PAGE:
This feature originally appeared in the December 2013 issue of Trek.
It’s been almost 30 years since William Gibson’s debut novel, Neuromancer, struck a chord with readers and won science fiction’s “triple crown” – the Hugo, Nebula and Philip K. Dick awards. Neuromancer popularized the concept of cyberspace (a word Gibson coined) long before the ubiquity of the Internet and virtual technologies. Often referred to as a “noir prophet,” Gibson is credited with predicting the rise of reality TV, video games and the Internet.
By the age of 12 Gibson had dreamed of becoming a science fiction writer, but it wasn’t until he enrolled in a science fiction literature course at UBC that he first attempted to write it. Although his first short story was published, Gibson didn’t seriously pursue writing until several years later. He assumed that the genre had become too inherently conservative to welcome the literary and pop influences he hoped to bring to it.
Clearly, his fears were unfounded.
Gibson is the author of nine novels, co‑author of one, and has also written screenplays and non‑fiction. He is lauded for breaking the science fiction mold and has been hailed as one of the most important and influential novelists of the past two decades.
He lives in Vancouver with his wife, Deborah, BA’74, MA’76, PhD’11.
What is your most prized possession?
I’d be terrified to have one, actually.
Who was your childhood hero?
Describe the place you most like to spend time.
If I could be anywhere, effortlessly, instantly, for two hours, once a year, I’d probably keep going back to Tokyo.
What was the last thing you read?
The Teleportation Accident, by Ned Beauman, a novel.
What or who makes you laugh out loud?
Perfect strangers on Twitter, often as not.
What’s the most important lesson you ever learned?
The fundamental undesirability of ranking things, including life lessons.
What’s your idea of the perfect day?
One with my wife, without appointments. Except, possibly, a nice lunch.
What was your nickname at school?
Nothing ever stuck, fortunately.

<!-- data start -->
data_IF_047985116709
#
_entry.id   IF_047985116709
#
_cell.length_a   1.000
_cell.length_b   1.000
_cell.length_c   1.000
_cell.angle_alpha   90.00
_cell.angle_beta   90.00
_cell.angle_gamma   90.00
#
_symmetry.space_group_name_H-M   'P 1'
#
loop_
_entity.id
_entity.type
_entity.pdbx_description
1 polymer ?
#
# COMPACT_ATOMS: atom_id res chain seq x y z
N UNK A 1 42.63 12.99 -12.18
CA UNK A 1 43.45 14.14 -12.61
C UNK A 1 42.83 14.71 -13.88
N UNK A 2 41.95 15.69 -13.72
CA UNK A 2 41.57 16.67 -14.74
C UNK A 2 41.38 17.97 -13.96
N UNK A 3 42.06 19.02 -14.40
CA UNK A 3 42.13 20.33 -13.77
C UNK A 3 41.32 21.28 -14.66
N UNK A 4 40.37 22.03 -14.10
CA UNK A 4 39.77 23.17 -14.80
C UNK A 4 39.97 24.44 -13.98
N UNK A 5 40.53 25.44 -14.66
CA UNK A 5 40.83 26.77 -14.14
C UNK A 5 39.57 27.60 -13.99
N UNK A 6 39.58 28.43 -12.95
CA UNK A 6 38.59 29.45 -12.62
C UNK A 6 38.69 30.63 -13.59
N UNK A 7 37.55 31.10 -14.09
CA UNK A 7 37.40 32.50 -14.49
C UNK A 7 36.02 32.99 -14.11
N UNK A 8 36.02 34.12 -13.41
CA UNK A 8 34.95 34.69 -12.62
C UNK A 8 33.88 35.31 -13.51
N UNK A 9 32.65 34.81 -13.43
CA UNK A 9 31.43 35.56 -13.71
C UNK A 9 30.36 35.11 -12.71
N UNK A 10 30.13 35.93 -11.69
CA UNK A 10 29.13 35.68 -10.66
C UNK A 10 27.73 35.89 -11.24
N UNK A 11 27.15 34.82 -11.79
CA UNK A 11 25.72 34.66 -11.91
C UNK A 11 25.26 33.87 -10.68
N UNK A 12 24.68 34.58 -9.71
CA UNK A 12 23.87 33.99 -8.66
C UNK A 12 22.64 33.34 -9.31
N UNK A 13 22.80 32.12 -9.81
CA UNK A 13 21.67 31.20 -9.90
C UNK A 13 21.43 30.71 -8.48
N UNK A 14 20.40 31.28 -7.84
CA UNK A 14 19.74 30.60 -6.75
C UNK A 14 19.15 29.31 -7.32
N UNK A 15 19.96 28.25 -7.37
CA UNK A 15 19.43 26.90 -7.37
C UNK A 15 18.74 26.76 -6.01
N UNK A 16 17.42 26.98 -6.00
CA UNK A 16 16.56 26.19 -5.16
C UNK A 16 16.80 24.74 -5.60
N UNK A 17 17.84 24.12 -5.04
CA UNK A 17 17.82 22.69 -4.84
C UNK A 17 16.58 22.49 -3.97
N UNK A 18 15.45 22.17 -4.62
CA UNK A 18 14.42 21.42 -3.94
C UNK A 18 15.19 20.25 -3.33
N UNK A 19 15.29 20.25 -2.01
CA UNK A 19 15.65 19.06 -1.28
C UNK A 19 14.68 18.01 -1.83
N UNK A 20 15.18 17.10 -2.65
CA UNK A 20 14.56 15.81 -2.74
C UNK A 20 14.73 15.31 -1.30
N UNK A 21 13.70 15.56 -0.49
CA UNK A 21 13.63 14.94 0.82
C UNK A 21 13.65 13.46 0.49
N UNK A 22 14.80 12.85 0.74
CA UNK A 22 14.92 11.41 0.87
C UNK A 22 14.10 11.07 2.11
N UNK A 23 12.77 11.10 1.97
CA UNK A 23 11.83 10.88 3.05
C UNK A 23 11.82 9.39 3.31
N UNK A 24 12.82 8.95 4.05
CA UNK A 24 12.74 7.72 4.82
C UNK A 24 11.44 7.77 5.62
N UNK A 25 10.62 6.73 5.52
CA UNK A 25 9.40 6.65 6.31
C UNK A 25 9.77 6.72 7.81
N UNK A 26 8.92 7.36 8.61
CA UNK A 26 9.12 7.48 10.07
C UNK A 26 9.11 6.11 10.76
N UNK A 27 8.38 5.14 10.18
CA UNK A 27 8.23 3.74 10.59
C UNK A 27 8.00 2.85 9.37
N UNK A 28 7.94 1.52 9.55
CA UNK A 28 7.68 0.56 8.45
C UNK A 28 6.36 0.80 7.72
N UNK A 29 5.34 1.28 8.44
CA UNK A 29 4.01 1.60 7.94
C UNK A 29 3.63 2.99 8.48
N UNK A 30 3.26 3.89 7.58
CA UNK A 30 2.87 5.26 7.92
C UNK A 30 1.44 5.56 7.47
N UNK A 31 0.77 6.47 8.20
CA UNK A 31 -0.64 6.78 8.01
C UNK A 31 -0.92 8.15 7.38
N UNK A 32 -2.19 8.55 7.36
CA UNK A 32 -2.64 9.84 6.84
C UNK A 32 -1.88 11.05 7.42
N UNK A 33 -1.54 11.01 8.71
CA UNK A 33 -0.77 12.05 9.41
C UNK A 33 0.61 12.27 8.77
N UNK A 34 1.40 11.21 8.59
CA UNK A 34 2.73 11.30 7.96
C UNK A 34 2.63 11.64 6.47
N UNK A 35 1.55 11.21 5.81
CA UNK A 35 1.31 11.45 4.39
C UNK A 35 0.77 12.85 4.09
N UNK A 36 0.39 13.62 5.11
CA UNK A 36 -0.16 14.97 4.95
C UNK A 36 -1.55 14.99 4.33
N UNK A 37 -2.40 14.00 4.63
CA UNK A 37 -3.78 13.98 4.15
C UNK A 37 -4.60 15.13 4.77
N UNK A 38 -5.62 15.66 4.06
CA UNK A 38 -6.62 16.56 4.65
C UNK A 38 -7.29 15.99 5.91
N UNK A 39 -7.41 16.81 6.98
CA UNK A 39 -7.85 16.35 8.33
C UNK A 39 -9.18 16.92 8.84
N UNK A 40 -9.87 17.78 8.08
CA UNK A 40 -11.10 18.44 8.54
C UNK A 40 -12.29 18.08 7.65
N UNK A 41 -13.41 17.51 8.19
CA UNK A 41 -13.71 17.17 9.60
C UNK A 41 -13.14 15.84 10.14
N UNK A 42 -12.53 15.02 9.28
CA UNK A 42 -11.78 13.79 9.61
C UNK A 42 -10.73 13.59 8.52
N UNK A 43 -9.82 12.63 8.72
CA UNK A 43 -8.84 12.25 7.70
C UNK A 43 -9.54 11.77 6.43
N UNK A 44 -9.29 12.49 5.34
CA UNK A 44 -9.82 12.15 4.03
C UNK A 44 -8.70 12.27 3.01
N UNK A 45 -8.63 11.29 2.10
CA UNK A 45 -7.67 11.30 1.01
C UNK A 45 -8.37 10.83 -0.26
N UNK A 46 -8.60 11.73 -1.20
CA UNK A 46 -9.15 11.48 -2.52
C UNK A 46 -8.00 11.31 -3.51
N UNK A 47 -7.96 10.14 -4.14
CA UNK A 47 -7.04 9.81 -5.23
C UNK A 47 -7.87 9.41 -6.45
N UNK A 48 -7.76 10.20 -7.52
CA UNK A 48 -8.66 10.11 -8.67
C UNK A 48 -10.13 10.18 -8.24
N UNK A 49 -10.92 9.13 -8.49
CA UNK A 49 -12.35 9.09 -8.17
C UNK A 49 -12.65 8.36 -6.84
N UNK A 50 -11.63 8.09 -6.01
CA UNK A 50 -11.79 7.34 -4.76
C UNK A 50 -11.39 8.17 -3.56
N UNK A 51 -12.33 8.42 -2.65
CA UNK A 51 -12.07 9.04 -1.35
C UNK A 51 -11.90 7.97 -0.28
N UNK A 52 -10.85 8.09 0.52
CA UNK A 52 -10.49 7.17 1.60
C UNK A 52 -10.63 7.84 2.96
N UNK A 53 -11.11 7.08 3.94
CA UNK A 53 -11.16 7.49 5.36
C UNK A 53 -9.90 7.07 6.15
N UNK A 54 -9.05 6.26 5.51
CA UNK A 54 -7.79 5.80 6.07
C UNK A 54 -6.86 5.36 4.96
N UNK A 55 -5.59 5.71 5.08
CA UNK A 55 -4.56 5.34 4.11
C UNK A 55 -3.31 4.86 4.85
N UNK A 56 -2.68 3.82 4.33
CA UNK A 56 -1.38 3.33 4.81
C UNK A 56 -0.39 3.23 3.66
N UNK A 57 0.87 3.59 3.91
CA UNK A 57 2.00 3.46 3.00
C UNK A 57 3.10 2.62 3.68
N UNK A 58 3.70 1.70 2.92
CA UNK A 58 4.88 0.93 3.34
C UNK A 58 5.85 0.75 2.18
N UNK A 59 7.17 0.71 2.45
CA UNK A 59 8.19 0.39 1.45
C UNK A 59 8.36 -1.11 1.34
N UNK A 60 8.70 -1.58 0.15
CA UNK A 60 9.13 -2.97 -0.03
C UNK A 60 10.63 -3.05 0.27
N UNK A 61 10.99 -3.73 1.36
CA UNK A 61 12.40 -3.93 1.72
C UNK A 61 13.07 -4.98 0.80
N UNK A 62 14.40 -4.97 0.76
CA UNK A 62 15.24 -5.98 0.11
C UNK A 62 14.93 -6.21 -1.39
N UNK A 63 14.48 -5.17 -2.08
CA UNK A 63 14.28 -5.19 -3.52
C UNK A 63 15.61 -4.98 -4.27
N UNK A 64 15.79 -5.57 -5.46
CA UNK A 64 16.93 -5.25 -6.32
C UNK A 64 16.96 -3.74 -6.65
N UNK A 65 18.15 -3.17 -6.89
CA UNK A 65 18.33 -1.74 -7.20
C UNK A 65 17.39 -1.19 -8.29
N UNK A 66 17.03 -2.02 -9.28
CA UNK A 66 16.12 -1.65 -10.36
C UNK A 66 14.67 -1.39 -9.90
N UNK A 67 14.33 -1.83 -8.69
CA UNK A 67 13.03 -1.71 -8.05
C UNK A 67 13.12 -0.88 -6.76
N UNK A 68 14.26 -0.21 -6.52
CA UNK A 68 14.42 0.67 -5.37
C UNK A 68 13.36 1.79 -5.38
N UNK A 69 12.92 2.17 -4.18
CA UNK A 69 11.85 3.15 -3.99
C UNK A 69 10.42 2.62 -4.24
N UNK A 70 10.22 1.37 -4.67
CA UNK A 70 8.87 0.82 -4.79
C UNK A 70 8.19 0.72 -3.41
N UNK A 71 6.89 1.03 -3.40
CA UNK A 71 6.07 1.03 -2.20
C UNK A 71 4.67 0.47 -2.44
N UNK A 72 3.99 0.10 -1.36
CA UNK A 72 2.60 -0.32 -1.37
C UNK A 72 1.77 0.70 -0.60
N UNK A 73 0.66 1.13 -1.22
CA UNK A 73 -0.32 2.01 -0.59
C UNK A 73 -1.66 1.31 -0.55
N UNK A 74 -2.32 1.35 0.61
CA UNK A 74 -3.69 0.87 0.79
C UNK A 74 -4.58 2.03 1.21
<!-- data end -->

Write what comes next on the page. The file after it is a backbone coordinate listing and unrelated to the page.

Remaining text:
What would be the title of your biography?
That would be up to my biographer, I suppose.
If a genie granted you one wish, what would it be?
For more of my fellow humans to accept that our species is responsible for global warming. I’d settle for about 80%.
What item have you owned for the longest time?
Probably some small cast‑metal trucks my father gave me as a child.
What is your latest purchase?
A large bag of quite expensive, super‑clumping cat litter.
Whom do you most admire (living or dead) and why?
That ranking thing again. I don’t really think that way. I admire Jorge Luis Borges, but then I admire Elmore Leonard… I think more in terms of galaxies than lists.
What would you like your epitaph to say?
I wouldn’t want an epitaph. They’re like tattoos for the dead. Or monogrammed shirts. Name and dates, please!
If you could invent something, what would it be?
Something inexpensive, that makes the foulest water potable.
In which era would you most like to have lived, and why?
The past is better enjoyed as a tourist than as a resident, I imagine.
What are you afraid of?
Fundamentalism. Of any sort whatever.
Name the skill or talent you would most like to have.
Which famous person (living or dead) do you think (or have you been told) you most resemble?
I used to think I looked a bit like Samuel Beckett, but it’s getting harder to see.
What is your pet peeve?
The inability to see that one’s own culture informs so much of what one sees that that is, in effect, the majority of what one sees.
What are some of your UBC highlights?
Going to hear a visiting lecturer, an anthropologist, who supposed that aliens, visiting our planet, would suppose that multinational corporations were the dominant form of intelligence here. I don’t think I’d ever heard the term “multinational corporation” before. And seeing Chris Marker’s La Jetée for the first time, in a film history course.